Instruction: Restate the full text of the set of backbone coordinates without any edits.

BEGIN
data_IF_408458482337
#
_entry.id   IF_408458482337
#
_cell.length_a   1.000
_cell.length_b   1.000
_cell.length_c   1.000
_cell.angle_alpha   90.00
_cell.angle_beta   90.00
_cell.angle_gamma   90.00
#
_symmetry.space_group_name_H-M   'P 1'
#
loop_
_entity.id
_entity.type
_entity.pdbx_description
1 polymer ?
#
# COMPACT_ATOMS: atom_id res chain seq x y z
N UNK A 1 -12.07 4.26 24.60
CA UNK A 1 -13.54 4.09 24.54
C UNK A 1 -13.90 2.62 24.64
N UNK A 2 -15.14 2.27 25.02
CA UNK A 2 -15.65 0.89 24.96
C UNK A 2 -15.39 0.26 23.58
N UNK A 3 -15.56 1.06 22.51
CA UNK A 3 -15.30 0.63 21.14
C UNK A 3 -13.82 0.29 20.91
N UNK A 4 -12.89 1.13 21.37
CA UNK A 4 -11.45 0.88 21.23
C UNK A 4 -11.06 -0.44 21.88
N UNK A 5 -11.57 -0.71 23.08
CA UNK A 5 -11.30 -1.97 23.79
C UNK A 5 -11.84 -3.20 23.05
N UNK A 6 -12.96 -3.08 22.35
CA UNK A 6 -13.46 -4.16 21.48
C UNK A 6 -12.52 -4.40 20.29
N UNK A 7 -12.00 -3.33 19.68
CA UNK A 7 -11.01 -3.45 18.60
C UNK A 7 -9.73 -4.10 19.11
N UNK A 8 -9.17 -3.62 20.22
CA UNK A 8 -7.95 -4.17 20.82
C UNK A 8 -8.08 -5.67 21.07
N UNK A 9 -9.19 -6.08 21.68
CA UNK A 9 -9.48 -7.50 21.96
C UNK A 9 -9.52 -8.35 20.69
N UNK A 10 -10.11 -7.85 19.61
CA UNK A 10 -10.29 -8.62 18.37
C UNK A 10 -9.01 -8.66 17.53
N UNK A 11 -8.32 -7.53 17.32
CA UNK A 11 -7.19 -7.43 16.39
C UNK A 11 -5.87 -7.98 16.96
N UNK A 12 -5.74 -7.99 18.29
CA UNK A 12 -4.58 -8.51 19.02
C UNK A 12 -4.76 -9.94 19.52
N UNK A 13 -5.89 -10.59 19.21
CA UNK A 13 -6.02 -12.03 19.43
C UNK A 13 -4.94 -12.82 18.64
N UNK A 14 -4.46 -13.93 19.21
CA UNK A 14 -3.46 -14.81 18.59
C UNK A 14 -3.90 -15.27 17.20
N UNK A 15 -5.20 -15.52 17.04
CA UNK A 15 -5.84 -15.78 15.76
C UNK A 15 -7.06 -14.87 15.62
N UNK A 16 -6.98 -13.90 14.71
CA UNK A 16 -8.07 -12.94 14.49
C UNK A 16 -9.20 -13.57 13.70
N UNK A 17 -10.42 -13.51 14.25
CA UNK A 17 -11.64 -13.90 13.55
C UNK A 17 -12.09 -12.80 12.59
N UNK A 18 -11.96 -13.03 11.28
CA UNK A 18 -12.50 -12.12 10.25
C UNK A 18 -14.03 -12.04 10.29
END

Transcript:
data_IF_408458482337
#
_entry.id   IF_408458482337
#
_cell.length_a   1.000
_cell.length_b   1.000
_cell.length_c   1.000
_cell.angle_alpha   90.00
_cell.angle_beta   90.00
_cell.angle_gamma   90.00
#
_symmetry.space_group_name_H-M   'P 1'
#
loop_
_entity.id
_entity.type
_entity.pdbx_description
1 polymer ?
#
# COMPACT_ATOMS: atom_id res chain seq x y z
N UNK A 1 -12.07 4.26 24.60
CA UNK A 1 -13.54 4.09 24.54
C UNK A 1 -13.90 2.62 24.64
N UNK A 2 -15.14 2.27 25.02
CA UNK A 2 -15.65 0.89 24.96
C UNK A 2 -15.39 0.26 23.58
N UNK A 3 -15.56 1.06 22.51
CA UNK A 3 -15.30 0.63 21.14
C UNK A 3 -13.82 0.29 20.91
N UNK A 4 -12.89 1.13 21.37
CA UNK A 4 -11.45 0.88 21.23
C UNK A 4 -11.06 -0.44 21.88
N UNK A 5 -11.57 -0.71 23.08
CA UNK A 5 -11.30 -1.97 23.79
C UNK A 5 -11.84 -3.20 23.05
N UNK A 6 -12.96 -3.08 22.35
CA UNK A 6 -13.46 -4.16 21.48
C UNK A 6 -12.52 -4.40 20.29
N UNK A 7 -12.00 -3.33 19.68
CA UNK A 7 -11.01 -3.45 18.60
C UNK A 7 -9.73 -4.10 19.11
N UNK A 8 -9.17 -3.62 20.22
CA UNK A 8 -7.95 -4.17 20.82
C UNK A 8 -8.08 -5.67 21.07
N UNK A 9 -9.19 -6.08 21.68
CA UNK A 9 -9.48 -7.50 21.96
C UNK A 9 -9.52 -8.35 20.69
N UNK A 10 -10.11 -7.85 19.61
CA UNK A 10 -10.29 -8.62 18.37
C UNK A 10 -9.01 -8.66 17.53
N UNK A 11 -8.32 -7.53 17.32
CA UNK A 11 -7.19 -7.43 16.39
C UNK A 11 -5.87 -7.98 16.96
N UNK A 12 -5.74 -7.99 18.29
CA UNK A 12 -4.58 -8.51 19.02
C UNK A 12 -4.76 -9.94 19.52
N UNK A 13 -5.89 -10.59 19.21
CA UNK A 13 -6.02 -12.03 19.43
C UNK A 13 -4.94 -12.82 18.64
N UNK A 14 -4.46 -13.93 19.21
CA UNK A 14 -3.46 -14.81 18.59
C UNK A 14 -3.90 -15.27 17.20
N UNK A 15 -5.20 -15.52 17.04
CA UNK A 15 -5.84 -15.78 15.76
C UNK A 15 -7.06 -14.87 15.62
N UNK A 16 -6.98 -13.90 14.71
CA UNK A 16 -8.07 -12.94 14.49
C UNK A 16 -9.20 -13.57 13.70
N UNK A 17 -10.42 -13.51 14.25
CA UNK A 17 -11.64 -13.90 13.55
C UNK A 17 -12.09 -12.80 12.59
N UNK A 18 -11.96 -13.03 11.28
CA UNK A 18 -12.50 -12.12 10.25
C UNK A 18 -14.03 -12.04 10.29